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Saturday, May 25, 2013

The Digital Crossover: How is Technology Changing our Society?

Daniel Taylor

In a recent article, Old-Thinker News reported on the Google-Bilderberg partnership and the likely strategy this group will pursue into the future. To summarize; The global elite are pushing the globe toward a dystopic future in which all aspects of life are in some way managed by their interests. Future urban development of computerized “U-cities” will reflect this goal. Mega corporations will provide advanced technology to their constituents and thus gain loyalty.

How will this technology impact our society? How has it already impacted our lives?

The wider trends in the world will play a key role in how this situation develops. Technology itself can be used for good or evil. The political, economic and social atmosphere – intertwined with individual choices – will mold the outcome. Here’s a scenario:

The debt crisis, disintegrating society and broken economy force people to shrink their circle of travel out of necessity. The “sustainable development” agenda doubles this effect as it pushes for smaller living space – 250 square foot apartments for example. Trips to the movie theater are cut. Traveling to physical stores is replaced by online shopping. Technology gives individuals a varied array of experiences that previously required real connection with human beings (social networking, Netflix, adult material, etc.), enabling isolation. When an individual does go out to conduct business, wearable technology in the form of augmented reality contact lenses go with him. Every person on earth is now connected to the Internet. Every object is transmitting data.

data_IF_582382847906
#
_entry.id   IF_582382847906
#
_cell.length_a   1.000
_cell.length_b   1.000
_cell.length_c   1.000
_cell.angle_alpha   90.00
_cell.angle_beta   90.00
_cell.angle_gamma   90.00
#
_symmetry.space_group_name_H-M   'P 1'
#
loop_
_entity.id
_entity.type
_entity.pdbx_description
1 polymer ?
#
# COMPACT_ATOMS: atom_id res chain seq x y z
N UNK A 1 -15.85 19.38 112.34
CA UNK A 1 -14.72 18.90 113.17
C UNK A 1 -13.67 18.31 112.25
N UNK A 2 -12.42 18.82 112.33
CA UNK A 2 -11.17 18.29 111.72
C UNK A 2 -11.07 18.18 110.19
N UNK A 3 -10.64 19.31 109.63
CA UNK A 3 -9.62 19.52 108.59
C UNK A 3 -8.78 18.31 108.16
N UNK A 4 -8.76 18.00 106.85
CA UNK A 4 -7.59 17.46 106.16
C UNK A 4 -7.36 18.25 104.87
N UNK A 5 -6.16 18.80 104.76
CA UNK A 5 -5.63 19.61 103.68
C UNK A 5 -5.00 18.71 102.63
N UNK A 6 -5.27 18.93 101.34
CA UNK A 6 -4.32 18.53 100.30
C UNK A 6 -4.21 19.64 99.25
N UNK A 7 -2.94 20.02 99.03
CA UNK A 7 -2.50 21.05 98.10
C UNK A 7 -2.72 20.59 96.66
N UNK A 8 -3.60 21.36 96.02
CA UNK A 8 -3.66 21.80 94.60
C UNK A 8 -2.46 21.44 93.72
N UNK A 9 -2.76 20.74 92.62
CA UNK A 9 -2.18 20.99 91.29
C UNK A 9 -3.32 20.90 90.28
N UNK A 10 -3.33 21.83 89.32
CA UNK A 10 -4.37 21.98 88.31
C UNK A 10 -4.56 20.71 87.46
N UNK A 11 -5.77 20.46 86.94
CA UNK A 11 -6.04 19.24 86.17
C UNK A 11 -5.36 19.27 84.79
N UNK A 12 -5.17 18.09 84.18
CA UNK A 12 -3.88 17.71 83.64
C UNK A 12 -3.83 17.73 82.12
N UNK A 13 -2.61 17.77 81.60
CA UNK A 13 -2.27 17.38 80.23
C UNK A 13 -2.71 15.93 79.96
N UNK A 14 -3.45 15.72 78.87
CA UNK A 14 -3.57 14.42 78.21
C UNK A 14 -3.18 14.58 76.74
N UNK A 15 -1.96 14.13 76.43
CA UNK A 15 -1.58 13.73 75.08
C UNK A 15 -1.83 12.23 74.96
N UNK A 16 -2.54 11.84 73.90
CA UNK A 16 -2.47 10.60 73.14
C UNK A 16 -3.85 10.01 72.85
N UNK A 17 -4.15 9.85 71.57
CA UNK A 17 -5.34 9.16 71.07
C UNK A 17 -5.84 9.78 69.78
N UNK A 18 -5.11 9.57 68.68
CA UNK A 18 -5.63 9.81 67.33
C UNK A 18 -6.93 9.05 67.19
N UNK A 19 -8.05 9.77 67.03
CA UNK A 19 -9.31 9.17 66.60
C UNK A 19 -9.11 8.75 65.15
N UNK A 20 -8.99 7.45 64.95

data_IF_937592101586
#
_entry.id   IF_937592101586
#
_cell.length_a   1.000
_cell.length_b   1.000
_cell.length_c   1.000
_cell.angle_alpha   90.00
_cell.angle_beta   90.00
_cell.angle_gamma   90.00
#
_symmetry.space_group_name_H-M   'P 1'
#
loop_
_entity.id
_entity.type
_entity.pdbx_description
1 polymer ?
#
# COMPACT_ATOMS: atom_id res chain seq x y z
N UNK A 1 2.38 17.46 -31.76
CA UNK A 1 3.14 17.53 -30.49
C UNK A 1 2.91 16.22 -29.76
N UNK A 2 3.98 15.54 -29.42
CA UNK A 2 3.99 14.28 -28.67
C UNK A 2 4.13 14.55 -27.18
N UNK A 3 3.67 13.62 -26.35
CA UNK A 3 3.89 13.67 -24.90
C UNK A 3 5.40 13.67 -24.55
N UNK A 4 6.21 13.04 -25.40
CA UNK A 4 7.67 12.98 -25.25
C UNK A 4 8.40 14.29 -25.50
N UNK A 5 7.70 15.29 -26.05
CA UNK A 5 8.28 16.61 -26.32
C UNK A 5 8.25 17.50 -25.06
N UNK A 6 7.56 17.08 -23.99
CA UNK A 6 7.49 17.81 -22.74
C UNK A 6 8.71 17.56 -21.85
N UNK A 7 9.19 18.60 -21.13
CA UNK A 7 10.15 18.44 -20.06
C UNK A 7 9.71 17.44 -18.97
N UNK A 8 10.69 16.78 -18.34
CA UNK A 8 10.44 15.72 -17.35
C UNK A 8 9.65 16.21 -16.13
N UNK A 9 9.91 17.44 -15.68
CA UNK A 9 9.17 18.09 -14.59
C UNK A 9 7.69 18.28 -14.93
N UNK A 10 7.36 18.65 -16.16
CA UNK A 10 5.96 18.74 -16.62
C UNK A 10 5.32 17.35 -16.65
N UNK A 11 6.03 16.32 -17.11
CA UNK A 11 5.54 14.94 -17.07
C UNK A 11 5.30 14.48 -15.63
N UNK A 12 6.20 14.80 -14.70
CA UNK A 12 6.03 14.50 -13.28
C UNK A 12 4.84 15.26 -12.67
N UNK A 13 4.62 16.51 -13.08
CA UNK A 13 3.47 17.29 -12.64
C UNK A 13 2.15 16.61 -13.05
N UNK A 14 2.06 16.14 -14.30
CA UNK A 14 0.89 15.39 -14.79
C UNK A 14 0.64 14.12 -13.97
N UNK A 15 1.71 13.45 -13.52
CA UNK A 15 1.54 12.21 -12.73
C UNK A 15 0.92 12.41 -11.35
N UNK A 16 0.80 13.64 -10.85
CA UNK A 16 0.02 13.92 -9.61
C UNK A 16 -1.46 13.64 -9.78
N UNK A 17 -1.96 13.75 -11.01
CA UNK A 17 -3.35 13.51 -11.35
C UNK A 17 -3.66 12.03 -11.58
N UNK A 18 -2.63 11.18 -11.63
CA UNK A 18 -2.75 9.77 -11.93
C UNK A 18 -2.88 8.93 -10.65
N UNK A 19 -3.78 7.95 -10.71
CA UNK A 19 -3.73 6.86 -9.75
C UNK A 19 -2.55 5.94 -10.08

Teens aren’t getting drivers licenses

The technological revolution is inflicting changes on humanity that have been largely ignored or gone unnoticed. Some are subtle, others are painfully obvious.

Nationwide, the number of teens with drivers licenses is dropping dramatically. In 1983, 69% of 17 year olds had a license. In 2010, only 46% of 17 year olds had one. The University of Michigan speculated on the root causes of this phenomenon. Michael Sivak of the U-M Transportation Research Institute said, “In our previous research, we found that the percentage of young drivers was inversely related to the proportion of Internet users. Virtual contact, through electronic means, reduces the need for actual contact.”

WNYC reported on the dropping number of teen drivers last year. Young listeners responded to the question of why they are not driving, or driving less. Some cited poor economic conditions. One responded, “I drive less because I have become a couch potato. The Internet takes me anywhere I want to go. And services like Netflix provide entertainment at the touch of a button. It’s also a lot more affordable.”

The Demise of Guys

Philip Zimbardo, psychologist and professor at Stanford University, is the author of several books including The Lucifer Effect and The Time Paradox. Zimbardo struck a chord with young men across the country when he delivered a TED talk titled “The Demise of Guys.” He points to the social awkwardness and failing grades of young men as symptoms of a deeper problem.

Watch Zimbardo’s talk:

There is hope

Is humanity destined to a future of a dehumanized, disconnected dystopia? I don’t think so. The human spirit is resilient; Its drive to genuinely connect cannot be silenced forever. The pendulum will swing in the opposite direction as more people realize how our dependency on technology has crippled us. Take the lead today and start unplugging as much as you can. Those who do so now could very well be the envy of the world in a few short years.

Daniel Taylor is an independent researcher, activist, and webmaster of can find out more about him and his site HERE  

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